The master storyteller is still howlin’ in Lowell
Two bowls of linguini with a side of Parmesan. That’s how Peter Wolf, the madman behind the J. Geils Band, gears up for his solo shows. On Saturday, Aug. 20, you can count on Wolf getting his Italian fix as he fuels up for his A Cure For Loneliness tour at Lowell Summer Music Series.
“I eat a big bowl of pasta the night before, one during sound check, and I’m ready to go,” Wolf, now 70, says.
Hold the marinara sauce, though. It upsets his stomach.
Wolf returns to LSMS as one of Massachusetts’ legendary rockers, equipped with more original tunes and tall tales than ever. Between his comical stories, albums of solo material, and J. Geils’ hits, Wolf offers nothing less than a two-hour set chock full of blues, rock ‘n’ roll and bluegrass.
“This is like the eighth solo record. Between all the Geils’ songs and all the other songs I know, we just start putting songs together and feel out the audience,” Wolf says about creating his sets. “Each show you feel out the crowd because each crowd has an individual feeling.”
Sprinkle in some stories recalling his colorful childhood in the Bronx, N.Y., and his quirky encounters with the Muddy Waters band, and you’ve got a show worthy of bringing popcorn to. Fans earlier this summer received their share of “Great Googly-Moogly!” at Wolf’s Somerville performance in May — one of many New England stops on this tour with The Midnight Travelers.
“Certain songs do have stories, and some are just kinda-sorta spontaneous,” says Wolf, admitting there are “several stories” about his growing up in New York.
The former lead singer for the J. Geils Band has been making albums on his own since the 1980s. With his emotional presentation of quips and chart-topper hits (Love Stinks, Freeze Frame, Must of Got Lost), Wolf hopes to establish that valued connection between himself and the listener — that “cure for loneliness” he always strives for onstage.
The 12 tracks on A Cure For Loneliness, Wolf’s first new solo album in about six years, are a stylistic blend mixing studio creations with live recordings, including a bluegrass flavored romp through Geils’ “Love Stinks.” But variety comes naturally to Wolf who spent some time as a DJ in his early years, and, who had a dad that was both a singer and vaudeville performer.
Decades into his rowdy rock and roll career, Wolf attributes his success and quality of work to his team of musicians, namely Will Jennings, the mastermind behind the theme for Titanic.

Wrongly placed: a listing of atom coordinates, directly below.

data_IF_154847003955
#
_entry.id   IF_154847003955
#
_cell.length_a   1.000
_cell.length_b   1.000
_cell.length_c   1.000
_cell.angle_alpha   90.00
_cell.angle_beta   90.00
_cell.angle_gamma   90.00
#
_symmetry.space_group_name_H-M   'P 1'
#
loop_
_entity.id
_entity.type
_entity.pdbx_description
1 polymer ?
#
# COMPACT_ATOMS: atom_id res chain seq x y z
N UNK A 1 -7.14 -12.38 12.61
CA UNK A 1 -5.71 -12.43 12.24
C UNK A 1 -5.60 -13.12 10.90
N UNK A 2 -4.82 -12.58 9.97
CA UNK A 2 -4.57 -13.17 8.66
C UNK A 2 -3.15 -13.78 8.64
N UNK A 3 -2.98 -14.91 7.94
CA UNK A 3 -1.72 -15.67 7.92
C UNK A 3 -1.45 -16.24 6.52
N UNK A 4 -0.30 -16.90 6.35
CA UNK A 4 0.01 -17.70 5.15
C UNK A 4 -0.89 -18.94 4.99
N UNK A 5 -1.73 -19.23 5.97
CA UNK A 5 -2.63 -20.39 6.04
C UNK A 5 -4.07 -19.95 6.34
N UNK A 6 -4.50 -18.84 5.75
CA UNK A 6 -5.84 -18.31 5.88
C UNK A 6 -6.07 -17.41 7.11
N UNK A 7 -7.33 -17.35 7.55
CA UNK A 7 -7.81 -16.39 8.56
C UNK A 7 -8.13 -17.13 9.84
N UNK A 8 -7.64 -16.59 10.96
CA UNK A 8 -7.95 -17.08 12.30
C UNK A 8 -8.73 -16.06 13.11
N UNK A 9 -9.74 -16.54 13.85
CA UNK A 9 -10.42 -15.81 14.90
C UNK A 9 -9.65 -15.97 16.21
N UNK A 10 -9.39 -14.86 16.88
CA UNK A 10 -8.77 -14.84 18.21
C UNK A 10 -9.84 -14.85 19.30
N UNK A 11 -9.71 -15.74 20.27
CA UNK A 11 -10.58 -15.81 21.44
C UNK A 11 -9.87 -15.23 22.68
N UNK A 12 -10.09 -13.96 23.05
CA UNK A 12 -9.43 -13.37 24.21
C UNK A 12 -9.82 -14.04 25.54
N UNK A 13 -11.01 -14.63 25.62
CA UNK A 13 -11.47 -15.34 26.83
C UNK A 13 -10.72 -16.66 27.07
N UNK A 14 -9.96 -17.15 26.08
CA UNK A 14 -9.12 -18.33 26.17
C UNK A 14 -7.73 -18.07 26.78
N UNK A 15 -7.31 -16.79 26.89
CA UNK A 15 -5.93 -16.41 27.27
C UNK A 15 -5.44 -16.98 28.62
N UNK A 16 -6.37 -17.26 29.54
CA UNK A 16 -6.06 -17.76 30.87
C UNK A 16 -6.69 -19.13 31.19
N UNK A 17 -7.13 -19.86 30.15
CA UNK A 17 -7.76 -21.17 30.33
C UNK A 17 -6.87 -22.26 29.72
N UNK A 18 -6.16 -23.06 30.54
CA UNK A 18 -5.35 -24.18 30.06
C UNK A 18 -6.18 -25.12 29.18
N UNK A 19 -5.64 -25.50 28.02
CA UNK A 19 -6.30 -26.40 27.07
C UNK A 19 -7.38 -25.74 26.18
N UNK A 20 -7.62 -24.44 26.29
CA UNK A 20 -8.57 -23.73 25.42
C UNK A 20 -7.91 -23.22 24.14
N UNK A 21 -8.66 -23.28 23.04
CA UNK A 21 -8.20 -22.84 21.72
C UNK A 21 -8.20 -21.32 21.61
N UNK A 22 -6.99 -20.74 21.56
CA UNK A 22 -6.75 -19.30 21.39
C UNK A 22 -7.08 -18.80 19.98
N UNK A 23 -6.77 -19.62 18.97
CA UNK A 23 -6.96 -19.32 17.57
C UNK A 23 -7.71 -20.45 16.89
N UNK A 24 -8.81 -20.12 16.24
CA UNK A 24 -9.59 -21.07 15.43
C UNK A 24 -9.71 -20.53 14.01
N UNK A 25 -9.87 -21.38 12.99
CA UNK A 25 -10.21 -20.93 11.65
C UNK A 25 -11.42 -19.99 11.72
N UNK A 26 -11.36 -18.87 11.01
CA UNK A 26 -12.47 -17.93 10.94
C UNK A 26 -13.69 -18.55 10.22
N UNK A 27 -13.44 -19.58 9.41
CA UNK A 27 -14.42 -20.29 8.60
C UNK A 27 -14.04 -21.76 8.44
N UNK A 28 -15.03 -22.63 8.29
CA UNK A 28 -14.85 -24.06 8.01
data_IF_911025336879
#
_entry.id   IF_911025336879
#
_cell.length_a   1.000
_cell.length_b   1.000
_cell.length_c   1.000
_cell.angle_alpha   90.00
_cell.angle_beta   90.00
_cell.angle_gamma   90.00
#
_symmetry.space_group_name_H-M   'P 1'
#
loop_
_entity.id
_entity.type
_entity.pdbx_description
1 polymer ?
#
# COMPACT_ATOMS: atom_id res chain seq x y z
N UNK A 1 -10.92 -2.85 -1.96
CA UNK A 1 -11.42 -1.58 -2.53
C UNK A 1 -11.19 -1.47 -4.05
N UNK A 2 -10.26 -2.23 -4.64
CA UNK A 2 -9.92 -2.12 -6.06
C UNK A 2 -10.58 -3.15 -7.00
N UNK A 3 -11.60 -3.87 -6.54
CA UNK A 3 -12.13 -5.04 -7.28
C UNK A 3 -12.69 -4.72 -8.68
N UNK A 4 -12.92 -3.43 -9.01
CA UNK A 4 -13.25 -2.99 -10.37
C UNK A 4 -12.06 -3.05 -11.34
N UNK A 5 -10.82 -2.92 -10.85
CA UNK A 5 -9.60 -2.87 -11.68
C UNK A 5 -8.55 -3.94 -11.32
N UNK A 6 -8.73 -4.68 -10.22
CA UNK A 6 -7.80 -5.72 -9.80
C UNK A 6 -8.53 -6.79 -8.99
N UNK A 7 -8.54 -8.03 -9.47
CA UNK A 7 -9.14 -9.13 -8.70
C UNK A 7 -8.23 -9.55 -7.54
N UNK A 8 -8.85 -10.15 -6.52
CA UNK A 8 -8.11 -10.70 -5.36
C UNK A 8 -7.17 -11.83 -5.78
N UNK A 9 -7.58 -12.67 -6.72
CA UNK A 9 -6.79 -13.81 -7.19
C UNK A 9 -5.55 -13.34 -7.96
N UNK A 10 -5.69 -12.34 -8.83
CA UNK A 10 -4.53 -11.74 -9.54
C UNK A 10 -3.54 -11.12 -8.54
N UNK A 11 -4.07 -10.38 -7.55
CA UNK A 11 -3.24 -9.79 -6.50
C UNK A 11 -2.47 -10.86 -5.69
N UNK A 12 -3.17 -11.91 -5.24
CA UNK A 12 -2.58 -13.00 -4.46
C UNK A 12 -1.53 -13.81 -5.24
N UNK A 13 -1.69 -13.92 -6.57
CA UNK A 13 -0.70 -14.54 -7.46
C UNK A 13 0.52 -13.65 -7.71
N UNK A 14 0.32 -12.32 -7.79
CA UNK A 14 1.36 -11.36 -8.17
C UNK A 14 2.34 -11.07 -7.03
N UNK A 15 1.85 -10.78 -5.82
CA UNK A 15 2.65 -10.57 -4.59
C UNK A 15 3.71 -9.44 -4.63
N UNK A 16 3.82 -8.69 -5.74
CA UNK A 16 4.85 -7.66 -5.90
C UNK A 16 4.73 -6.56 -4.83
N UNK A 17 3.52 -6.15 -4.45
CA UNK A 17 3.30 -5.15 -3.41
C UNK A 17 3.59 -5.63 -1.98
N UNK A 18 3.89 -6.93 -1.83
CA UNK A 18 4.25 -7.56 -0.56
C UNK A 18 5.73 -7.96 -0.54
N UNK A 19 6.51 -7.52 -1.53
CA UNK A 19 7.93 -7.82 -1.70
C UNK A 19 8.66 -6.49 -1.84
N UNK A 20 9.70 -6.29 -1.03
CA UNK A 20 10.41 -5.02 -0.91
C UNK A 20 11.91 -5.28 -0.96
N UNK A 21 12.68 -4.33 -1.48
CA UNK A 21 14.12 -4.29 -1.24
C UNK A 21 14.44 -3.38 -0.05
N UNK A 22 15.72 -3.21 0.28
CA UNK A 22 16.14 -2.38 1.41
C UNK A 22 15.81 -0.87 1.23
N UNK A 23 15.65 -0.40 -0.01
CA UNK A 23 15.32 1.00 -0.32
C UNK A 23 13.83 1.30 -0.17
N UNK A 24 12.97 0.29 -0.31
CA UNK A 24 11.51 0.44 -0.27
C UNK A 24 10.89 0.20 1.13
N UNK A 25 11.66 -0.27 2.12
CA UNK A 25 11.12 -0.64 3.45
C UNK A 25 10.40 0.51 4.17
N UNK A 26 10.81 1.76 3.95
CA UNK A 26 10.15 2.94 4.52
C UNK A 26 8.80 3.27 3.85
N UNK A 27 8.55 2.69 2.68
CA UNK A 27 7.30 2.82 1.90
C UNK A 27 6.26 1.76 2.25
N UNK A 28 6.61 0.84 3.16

“I enjoy working with great collaborators, and the band behind me — they really are a great team,” he says. “It’s kind of like putting together a good film. The better the people are who work on it, the better the final product.”
Looking back on his musical catalogue, Wolf says that his teenage self would feel “blessed” to have had such a good team of musicians working with him, calling his relationships with fellow musicians “friendships that endure.”
As for his 40-plus-year career, the singer said that even he couldn’t see it coming from behind his token rock star shades.
“I never quite thought about it because I started as a painter, and I just assumed that’s what I would be doing. And then when music took over, you get so consumed in it, and you work from one project to the other,” Wolf says. “You don’t realize how the time flies.”
As important as the Summer Music series is for Lowellians, the city’s bustling music scene is something that Wolf treasures as well.
“I remember going to Lowell. Van Morrison was playing up there,” he says. “Then I remember going to see Merle Haggard up in Lowell.”
In turn, Wolf plans to offer that same magical concert experience to fans under the stars at Boarding House Park.
“Lowell is a place that I’ve played throughout the years – last time we were at the festival, we really had a great time,” Wolf says. “We’re looking forward to hopefully good weather and a nice afternoon.”
Tickets $39 Advance / $45 Day of Show. Purchase tickets at lowellsummermusic.org.